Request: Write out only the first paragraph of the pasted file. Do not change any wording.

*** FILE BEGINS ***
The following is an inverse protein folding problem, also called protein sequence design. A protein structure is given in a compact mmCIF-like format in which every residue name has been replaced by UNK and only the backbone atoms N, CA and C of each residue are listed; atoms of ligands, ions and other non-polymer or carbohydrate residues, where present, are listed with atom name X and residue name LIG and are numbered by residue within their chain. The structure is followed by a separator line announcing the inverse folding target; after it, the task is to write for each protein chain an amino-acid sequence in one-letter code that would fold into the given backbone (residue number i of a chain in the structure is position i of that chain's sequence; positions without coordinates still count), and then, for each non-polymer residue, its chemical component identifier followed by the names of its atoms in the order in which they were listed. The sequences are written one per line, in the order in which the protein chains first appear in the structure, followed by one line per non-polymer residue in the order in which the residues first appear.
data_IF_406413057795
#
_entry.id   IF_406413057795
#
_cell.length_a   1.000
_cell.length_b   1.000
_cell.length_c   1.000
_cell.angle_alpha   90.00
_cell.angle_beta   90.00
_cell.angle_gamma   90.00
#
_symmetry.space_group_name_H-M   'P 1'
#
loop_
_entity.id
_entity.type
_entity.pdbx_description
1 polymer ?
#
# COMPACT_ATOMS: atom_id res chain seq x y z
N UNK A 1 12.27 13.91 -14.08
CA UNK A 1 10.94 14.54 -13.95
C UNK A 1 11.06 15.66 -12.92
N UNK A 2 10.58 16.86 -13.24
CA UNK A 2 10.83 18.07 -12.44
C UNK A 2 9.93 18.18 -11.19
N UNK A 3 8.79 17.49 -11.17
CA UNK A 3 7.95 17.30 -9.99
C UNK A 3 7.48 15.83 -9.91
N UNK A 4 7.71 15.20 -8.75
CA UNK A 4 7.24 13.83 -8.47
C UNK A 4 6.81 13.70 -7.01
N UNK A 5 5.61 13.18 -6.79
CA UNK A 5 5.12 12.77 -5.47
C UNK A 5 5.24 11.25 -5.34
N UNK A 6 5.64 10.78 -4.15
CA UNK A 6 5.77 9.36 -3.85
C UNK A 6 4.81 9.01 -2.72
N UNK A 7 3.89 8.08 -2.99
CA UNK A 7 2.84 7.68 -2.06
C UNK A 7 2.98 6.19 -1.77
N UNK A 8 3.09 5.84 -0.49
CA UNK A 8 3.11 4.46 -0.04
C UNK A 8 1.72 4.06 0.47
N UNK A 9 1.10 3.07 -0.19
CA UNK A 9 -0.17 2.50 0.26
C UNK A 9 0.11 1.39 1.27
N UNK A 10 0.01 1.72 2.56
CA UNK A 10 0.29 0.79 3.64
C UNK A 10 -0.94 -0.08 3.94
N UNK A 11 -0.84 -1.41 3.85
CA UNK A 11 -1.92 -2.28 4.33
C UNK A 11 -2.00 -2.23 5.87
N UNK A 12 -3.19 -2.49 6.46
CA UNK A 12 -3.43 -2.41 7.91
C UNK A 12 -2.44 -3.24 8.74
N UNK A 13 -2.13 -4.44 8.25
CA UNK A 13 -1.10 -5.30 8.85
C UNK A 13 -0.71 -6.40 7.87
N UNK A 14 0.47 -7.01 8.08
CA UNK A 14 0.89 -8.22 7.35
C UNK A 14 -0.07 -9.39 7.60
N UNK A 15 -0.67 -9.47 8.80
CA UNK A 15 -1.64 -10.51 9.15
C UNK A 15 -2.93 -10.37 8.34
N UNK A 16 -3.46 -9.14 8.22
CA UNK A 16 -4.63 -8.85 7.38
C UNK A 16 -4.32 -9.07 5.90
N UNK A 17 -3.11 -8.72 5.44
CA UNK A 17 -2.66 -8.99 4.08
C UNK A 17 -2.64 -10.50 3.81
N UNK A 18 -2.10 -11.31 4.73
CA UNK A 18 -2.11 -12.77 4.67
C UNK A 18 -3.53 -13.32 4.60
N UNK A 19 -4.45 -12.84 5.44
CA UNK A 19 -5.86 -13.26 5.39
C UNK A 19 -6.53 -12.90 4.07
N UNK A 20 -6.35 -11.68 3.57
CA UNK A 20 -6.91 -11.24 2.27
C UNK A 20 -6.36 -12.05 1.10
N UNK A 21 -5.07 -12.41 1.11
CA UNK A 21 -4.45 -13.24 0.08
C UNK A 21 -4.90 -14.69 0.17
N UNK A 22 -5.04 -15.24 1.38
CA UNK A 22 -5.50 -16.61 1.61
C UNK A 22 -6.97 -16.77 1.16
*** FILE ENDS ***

The following is an inverse protein folding problem, also called protein sequence design. A protein structure is given in a compact mmCIF-like format in which every residue name has been replaced by UNK and only the backbone atoms N, CA and C of each residue are listed; atoms of ligands, ions and other non-polymer or carbohydrate residues, where present, are listed with atom name X and residue name LIG and are numbered by residue within their chain. The structure is followed by a separator line announcing the inverse folding target; after it, the task is to write for each protein chain an amino-acid sequence in one-letter code that would fold into the given backbone (residue number i of a chain in the structure is position i of that chain's sequence; positions without coordinates still count), and then, for each non-polymer residue, its chemical component identifier followed by the names of its atoms in the order in which they were listed. The sequences are written one per line, in the order in which the protein chains first appear in the structure, followed by one line per non-polymer residue in the order in which the residues first appear.